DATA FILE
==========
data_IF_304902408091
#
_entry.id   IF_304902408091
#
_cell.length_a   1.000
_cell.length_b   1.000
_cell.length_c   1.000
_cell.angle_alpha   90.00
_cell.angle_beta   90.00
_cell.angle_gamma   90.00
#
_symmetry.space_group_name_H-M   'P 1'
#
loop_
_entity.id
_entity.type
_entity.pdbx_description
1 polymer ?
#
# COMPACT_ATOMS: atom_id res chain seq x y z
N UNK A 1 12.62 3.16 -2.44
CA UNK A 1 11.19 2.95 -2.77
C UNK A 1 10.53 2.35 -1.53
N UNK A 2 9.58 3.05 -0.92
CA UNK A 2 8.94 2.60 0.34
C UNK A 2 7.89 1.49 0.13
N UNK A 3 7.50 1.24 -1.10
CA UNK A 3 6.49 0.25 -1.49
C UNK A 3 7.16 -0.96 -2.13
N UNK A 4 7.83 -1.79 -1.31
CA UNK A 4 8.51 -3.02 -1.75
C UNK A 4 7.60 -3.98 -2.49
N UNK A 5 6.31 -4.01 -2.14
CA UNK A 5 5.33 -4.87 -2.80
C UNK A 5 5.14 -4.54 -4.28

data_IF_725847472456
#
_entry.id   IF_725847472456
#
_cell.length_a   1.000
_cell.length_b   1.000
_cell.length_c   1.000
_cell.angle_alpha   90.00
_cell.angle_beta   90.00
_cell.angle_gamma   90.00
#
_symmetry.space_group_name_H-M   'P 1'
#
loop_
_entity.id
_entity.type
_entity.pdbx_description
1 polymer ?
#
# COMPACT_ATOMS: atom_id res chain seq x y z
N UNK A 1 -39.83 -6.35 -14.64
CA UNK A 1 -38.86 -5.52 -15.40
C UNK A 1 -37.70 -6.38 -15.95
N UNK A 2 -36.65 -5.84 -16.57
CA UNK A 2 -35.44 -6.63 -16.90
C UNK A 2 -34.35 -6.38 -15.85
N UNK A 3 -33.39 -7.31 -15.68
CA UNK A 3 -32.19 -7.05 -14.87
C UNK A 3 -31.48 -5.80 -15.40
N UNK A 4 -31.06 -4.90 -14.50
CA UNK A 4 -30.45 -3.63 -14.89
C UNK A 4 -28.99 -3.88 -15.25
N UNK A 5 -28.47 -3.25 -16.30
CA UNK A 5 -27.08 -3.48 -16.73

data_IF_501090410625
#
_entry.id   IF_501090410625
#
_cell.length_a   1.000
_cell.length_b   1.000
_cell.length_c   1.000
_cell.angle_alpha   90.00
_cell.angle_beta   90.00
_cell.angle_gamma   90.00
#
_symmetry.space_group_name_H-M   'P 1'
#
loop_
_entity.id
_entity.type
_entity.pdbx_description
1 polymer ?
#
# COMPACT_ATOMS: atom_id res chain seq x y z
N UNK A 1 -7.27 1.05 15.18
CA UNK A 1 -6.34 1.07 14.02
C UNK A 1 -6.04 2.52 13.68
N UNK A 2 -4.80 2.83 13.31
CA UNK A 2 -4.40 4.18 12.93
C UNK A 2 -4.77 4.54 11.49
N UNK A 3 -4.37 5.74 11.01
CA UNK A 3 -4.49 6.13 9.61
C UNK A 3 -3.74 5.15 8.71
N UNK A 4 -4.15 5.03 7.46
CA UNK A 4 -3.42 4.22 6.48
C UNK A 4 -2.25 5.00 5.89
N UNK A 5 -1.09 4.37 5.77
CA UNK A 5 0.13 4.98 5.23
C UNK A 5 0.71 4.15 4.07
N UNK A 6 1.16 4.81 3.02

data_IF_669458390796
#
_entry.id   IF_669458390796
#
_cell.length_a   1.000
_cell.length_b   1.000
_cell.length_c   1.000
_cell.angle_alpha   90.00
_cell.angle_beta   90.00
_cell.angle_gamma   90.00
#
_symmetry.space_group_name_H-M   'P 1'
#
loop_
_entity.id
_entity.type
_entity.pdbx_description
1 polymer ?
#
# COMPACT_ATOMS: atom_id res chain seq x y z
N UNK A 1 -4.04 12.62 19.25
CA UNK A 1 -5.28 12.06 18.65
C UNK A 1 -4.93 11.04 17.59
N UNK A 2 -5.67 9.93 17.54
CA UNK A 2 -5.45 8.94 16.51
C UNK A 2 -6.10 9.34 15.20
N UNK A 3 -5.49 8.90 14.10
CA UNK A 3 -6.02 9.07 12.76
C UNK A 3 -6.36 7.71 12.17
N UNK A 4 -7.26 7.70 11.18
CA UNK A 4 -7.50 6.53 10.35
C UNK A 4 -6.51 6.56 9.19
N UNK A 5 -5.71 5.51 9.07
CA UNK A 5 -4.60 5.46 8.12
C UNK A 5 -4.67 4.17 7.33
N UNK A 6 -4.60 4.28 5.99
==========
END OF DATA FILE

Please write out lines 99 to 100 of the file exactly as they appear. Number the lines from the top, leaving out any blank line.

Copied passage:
N UNK A 4 -4.15 5.03 7.46
CA UNK A 4 -3.42 4.22 6.48